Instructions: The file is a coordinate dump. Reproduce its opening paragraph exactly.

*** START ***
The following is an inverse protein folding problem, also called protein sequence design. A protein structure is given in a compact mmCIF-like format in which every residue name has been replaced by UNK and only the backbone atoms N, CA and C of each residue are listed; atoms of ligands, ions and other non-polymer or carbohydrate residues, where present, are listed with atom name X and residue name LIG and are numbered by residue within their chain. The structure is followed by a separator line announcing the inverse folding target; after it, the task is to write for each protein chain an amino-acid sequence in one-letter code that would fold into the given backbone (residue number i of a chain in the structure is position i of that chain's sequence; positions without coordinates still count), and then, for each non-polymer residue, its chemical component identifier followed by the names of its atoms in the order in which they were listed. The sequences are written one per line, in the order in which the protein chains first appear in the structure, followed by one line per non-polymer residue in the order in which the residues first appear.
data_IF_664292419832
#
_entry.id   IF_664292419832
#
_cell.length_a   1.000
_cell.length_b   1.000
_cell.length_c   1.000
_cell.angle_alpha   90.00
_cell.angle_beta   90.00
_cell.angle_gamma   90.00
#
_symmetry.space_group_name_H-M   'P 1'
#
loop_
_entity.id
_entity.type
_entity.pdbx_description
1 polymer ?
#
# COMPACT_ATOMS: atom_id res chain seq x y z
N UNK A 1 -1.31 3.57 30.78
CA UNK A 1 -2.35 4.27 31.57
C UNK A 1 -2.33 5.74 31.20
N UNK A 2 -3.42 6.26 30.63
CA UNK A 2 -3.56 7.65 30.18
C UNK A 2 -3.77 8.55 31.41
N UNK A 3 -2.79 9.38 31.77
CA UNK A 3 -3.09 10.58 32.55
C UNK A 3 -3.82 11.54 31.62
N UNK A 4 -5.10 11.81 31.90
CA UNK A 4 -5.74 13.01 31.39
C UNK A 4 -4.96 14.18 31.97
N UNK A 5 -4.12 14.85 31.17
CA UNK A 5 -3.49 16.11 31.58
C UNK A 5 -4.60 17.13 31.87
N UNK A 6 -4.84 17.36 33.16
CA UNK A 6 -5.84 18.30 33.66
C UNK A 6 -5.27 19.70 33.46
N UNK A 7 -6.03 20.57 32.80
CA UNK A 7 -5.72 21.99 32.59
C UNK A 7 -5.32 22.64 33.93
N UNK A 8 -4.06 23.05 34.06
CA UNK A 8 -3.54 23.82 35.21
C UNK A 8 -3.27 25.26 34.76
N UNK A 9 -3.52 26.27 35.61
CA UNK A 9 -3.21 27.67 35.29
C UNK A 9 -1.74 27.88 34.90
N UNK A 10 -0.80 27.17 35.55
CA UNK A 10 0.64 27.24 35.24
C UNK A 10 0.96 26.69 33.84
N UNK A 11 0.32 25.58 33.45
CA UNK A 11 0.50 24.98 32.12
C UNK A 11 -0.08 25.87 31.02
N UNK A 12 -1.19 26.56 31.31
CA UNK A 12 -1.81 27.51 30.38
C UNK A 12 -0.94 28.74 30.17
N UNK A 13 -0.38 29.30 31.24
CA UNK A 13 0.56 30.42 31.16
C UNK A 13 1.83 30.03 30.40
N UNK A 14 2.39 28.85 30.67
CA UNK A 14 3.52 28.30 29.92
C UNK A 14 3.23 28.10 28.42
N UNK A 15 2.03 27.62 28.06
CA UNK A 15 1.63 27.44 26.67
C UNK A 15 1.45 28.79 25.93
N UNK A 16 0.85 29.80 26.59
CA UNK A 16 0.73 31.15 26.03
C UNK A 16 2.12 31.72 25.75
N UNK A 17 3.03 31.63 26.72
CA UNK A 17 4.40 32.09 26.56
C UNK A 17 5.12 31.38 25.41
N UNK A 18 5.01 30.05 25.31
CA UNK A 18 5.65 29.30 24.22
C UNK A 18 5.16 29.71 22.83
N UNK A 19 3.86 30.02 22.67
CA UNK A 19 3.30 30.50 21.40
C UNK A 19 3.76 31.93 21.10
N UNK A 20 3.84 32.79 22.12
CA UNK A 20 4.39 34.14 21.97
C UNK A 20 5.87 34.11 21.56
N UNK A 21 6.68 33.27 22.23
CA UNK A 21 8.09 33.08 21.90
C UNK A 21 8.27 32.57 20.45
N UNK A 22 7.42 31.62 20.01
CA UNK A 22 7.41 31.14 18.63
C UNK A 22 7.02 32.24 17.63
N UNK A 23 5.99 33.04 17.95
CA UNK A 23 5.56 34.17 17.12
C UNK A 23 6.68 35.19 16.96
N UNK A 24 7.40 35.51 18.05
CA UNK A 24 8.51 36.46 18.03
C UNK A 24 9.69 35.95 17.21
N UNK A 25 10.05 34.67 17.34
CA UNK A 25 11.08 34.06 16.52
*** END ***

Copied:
The following is an inverse protein folding problem, also called protein sequence design. A protein structure is given in a compact mmCIF-like format in which every residue name has been replaced by UNK and only the backbone atoms N, CA and C of each residue are listed; atoms of ligands, ions and other non-polymer or carbohydrate residues, where present, are listed with atom name X and residue name LIG and are numbered by residue within their chain. The structure is followed by a separator line announcing the inverse folding target; after it, the task is to write for each protein chain an amino-acid sequence in one-letter code that would fold into the given backbone (residue number i of a chain in the structure is position i of that chain's sequence; positions without coordinates still count), and then, for each non-polymer residue, its chemical component identifier followed by the names of its atoms in the order in which they were listed. The sequences are written one per line, in the order in which the protein chains first appear in the structure, followed by one line per non-polymer residue in the order in which the residues first appear.